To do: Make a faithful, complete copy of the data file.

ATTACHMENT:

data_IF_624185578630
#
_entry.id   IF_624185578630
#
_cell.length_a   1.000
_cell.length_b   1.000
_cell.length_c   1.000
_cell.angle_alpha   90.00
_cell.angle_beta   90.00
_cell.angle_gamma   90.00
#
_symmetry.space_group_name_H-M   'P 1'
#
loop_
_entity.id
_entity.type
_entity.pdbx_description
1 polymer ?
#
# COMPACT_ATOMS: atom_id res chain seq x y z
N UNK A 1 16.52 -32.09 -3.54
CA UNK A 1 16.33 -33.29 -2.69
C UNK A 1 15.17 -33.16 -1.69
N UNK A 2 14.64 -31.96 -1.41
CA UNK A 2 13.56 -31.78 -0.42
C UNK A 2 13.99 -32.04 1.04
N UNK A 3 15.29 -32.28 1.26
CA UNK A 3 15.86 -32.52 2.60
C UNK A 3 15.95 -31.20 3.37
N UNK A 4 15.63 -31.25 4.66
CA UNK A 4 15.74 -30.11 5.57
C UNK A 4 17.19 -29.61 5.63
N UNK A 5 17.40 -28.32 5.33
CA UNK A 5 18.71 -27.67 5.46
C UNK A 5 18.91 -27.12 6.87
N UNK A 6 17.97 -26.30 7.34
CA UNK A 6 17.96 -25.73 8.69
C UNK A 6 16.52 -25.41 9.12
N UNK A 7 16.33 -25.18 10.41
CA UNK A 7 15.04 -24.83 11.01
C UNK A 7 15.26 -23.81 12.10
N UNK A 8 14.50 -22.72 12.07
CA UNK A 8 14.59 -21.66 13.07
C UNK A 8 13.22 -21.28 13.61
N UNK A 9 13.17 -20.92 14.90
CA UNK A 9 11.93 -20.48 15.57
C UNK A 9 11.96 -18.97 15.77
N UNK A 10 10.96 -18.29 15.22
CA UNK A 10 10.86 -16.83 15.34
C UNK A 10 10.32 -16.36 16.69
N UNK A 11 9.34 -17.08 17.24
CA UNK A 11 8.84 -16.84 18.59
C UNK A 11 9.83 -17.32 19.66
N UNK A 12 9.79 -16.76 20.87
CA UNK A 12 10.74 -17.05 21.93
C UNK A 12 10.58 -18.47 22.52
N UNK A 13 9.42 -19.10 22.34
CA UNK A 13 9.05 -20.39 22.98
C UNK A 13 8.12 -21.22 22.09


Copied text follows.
data_IF_624185578630
#
_entry.id   IF_624185578630
#
_cell.length_a   1.000
_cell.length_b   1.000
_cell.length_c   1.000
_cell.angle_alpha   90.00
_cell.angle_beta   90.00
_cell.angle_gamma   90.00
#
_symmetry.space_group_name_H-M   'P 1'
#
loop_
_entity.id
_entity.type
_entity.pdbx_description
1 polymer ?
#
# COMPACT_ATOMS: atom_id res chain seq x y z
N UNK A 1 16.52 -32.09 -3.54
CA UNK A 1 16.33 -33.29 -2.69
C UNK A 1 15.17 -33.16 -1.69
N UNK A 2 14.64 -31.96 -1.41
CA UNK A 2 13.56 -31.78 -0.42
C UNK A 2 13.99 -32.04 1.04
N UNK A 3 15.29 -32.28 1.26
CA UNK A 3 15.86 -32.52 2.60
C UNK A 3 15.95 -31.20 3.37
N UNK A 4 15.63 -31.25 4.66
CA UNK A 4 15.74 -30.11 5.57
C UNK A 4 17.19 -29.61 5.63
N UNK A 5 17.40 -28.32 5.33
CA UNK A 5 18.71 -27.67 5.46
C UNK A 5 18.91 -27.12 6.87
N UNK A 6 17.97 -26.30 7.34
CA UNK A 6 17.96 -25.73 8.69
C UNK A 6 16.52 -25.41 9.12
N UNK A 7 16.33 -25.18 10.41
CA UNK A 7 15.04 -24.83 11.01
C UNK A 7 15.26 -23.81 12.10
N UNK A 8 14.50 -22.72 12.07
CA UNK A 8 14.59 -21.66 13.07
C UNK A 8 13.22 -21.28 13.61
N UNK A 9 13.17 -20.92 14.90
CA UNK A 9 11.93 -20.48 15.57
C UNK A 9 11.96 -18.97 15.77
N UNK A 10 10.96 -18.29 15.22
CA UNK A 10 10.86 -16.83 15.34
C UNK A 10 10.32 -16.36 16.69
N UNK A 11 9.34 -17.08 17.24
CA UNK A 11 8.84 -16.84 18.59
C UNK A 11 9.83 -17.32 19.66
N UNK A 12 9.79 -16.76 20.87
CA UNK A 12 10.74 -17.05 21.93
C UNK A 12 10.58 -18.47 22.52
N UNK A 13 9.42 -19.10 22.34
CA UNK A 13 9.05 -20.39 22.98
C UNK A 13 8.12 -21.22 22.09